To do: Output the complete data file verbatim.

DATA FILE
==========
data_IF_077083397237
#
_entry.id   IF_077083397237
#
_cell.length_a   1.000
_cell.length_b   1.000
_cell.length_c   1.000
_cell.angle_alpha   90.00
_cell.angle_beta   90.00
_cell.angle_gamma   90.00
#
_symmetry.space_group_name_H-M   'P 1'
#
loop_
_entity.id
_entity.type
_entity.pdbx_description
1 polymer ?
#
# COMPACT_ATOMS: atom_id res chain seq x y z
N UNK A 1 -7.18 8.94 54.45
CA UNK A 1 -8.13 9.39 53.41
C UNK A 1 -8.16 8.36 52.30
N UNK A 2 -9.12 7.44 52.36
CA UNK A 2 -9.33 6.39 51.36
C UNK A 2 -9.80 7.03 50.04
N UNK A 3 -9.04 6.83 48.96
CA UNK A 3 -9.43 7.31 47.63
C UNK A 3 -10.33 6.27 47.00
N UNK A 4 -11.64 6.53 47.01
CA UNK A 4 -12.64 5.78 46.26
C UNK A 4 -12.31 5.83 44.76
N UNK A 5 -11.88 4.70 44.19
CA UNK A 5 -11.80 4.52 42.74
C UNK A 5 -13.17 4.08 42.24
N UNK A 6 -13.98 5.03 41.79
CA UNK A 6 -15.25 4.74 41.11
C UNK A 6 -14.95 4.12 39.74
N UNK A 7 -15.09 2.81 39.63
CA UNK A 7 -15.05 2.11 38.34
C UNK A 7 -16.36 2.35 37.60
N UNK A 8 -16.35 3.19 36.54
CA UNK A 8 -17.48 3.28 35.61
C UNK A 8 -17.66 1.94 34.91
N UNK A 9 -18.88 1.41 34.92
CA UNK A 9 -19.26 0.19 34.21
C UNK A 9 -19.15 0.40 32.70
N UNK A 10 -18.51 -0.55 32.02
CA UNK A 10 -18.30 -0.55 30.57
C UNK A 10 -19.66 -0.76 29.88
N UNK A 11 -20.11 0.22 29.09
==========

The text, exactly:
data_IF_077083397237
#
_entry.id   IF_077083397237
#
_cell.length_a   1.000
_cell.length_b   1.000
_cell.length_c   1.000
_cell.angle_alpha   90.00
_cell.angle_beta   90.00
_cell.angle_gamma   90.00
#
_symmetry.space_group_name_H-M   'P 1'
#
loop_
_entity.id
_entity.type
_entity.pdbx_description
1 polymer ?
#
# COMPACT_ATOMS: atom_id res chain seq x y z
N UNK A 1 -7.18 8.94 54.45
CA UNK A 1 -8.13 9.39 53.41
C UNK A 1 -8.16 8.36 52.30
N UNK A 2 -9.12 7.44 52.36
CA UNK A 2 -9.33 6.39 51.36
C UNK A 2 -9.80 7.03 50.04
N UNK A 3 -9.04 6.83 48.96
CA UNK A 3 -9.43 7.31 47.63
C UNK A 3 -10.33 6.27 47.00
N UNK A 4 -11.64 6.53 47.01
CA UNK A 4 -12.64 5.78 46.26
C UNK A 4 -12.31 5.83 44.76
N UNK A 5 -11.88 4.70 44.19
CA UNK A 5 -11.80 4.52 42.74
C UNK A 5 -13.17 4.08 42.24
N UNK A 6 -13.98 5.03 41.79
CA UNK A 6 -15.25 4.74 41.11
C UNK A 6 -14.95 4.12 39.74
N UNK A 7 -15.09 2.81 39.63
CA UNK A 7 -15.05 2.11 38.34
C UNK A 7 -16.36 2.35 37.60
N UNK A 8 -16.35 3.19 36.54
CA UNK A 8 -17.48 3.28 35.61
C UNK A 8 -17.66 1.94 34.91
N UNK A 9 -18.88 1.41 34.92
CA UNK A 9 -19.26 0.19 34.21
C UNK A 9 -19.15 0.40 32.70
N UNK A 10 -18.51 -0.55 32.02
CA UNK A 10 -18.30 -0.55 30.57
C UNK A 10 -19.66 -0.76 29.88
N UNK A 11 -20.11 0.22 29.09